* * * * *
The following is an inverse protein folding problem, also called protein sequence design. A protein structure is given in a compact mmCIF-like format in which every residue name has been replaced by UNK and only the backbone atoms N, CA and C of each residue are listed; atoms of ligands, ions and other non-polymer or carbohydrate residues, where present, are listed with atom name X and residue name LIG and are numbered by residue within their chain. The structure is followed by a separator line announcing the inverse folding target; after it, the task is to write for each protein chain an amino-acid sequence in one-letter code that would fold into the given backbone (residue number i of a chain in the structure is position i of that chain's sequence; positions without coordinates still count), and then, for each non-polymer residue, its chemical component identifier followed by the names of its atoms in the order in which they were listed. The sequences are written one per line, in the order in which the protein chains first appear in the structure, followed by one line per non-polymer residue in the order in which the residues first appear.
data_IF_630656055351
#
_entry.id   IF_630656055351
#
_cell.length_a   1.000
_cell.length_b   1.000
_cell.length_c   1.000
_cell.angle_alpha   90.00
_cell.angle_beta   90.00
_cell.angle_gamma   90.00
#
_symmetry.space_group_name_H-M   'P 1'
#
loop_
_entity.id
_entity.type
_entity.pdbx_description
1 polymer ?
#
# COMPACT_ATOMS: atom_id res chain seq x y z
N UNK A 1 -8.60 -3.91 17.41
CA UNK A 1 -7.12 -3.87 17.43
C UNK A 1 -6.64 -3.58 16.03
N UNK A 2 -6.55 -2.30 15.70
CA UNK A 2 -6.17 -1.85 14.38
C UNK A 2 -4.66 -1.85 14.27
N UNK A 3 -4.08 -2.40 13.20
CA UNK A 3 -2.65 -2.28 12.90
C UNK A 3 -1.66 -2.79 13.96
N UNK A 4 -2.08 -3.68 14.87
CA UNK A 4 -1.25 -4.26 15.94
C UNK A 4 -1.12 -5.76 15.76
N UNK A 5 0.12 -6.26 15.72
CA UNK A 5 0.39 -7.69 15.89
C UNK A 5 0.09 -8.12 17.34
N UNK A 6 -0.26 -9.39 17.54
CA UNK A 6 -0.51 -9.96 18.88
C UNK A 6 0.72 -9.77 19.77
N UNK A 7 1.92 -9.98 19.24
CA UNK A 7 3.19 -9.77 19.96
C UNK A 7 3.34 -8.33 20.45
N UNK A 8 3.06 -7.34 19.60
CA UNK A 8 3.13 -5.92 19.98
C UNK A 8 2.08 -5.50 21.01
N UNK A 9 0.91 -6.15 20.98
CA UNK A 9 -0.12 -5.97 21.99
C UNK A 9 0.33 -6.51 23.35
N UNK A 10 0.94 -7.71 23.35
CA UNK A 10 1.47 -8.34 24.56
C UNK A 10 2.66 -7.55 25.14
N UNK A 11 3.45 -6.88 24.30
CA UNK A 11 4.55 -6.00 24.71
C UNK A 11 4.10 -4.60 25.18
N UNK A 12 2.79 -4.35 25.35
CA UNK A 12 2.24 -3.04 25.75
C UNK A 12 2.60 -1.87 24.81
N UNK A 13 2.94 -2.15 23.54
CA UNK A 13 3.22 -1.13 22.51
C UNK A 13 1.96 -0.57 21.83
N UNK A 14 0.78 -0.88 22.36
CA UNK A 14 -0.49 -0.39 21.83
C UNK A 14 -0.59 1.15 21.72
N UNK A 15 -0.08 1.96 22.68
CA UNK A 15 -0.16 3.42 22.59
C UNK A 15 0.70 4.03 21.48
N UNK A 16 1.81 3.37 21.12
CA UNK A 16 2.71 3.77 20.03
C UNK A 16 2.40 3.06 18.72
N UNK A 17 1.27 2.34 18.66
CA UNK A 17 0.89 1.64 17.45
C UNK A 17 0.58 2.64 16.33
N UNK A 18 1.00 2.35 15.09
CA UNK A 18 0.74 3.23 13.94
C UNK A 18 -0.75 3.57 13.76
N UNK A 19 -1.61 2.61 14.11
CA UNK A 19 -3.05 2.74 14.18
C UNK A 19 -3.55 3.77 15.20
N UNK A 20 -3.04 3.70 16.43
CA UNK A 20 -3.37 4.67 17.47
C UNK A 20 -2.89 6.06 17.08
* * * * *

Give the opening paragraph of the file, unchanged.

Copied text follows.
The following is an inverse protein folding problem, also called protein sequence design. A protein structure is given in a compact mmCIF-like format in which every residue name has been replaced by UNK and only the backbone atoms N, CA and C of each residue are listed; atoms of ligands, ions and other non-polymer or carbohydrate residues, where present, are listed with atom name X and residue name LIG and are numbered by residue within their chain. The structure is followed by a separator line announcing the inverse folding target; after it, the task is to write for each protein chain an amino-acid sequence in one-letter code that would fold into the given backbone (residue number i of a chain in the structure is position i of that chain's sequence; positions without coordinates still count), and then, for each non-polymer residue, its chemical component identifier followed by the names of its atoms in the order in which they were listed. The sequences are written one per line, in the order in which the protein chains first appear in the structure, followed by one line per non-polymer residue in the order in which the residues first appear.